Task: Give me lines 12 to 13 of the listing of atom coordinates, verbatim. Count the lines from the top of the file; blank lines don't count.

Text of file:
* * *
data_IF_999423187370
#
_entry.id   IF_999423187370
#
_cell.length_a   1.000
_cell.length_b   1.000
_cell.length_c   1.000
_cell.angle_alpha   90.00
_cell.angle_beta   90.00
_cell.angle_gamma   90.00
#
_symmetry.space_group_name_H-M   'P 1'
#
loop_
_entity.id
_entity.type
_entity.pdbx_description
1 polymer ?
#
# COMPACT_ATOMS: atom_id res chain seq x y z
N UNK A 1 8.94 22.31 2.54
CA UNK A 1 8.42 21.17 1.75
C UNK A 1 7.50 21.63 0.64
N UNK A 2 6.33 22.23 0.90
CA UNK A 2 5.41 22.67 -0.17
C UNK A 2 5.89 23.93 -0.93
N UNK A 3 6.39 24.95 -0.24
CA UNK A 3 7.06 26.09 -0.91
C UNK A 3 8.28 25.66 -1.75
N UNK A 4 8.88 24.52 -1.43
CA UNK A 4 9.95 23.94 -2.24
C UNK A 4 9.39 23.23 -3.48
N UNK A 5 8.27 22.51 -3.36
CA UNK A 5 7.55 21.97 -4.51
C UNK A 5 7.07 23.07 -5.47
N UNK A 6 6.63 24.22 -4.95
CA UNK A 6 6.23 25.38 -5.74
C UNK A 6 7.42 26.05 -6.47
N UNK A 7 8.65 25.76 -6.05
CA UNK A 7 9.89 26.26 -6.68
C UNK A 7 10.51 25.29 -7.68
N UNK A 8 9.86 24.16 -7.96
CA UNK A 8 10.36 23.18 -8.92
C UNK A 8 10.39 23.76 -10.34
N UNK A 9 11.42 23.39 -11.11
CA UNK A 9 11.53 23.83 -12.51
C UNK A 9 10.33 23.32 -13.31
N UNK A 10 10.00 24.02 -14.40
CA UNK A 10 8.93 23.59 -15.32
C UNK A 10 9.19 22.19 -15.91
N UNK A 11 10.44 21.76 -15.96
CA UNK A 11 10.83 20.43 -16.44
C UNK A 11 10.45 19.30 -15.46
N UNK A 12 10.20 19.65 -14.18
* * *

_symmetry.space_group_name_H-M   'P 1'
#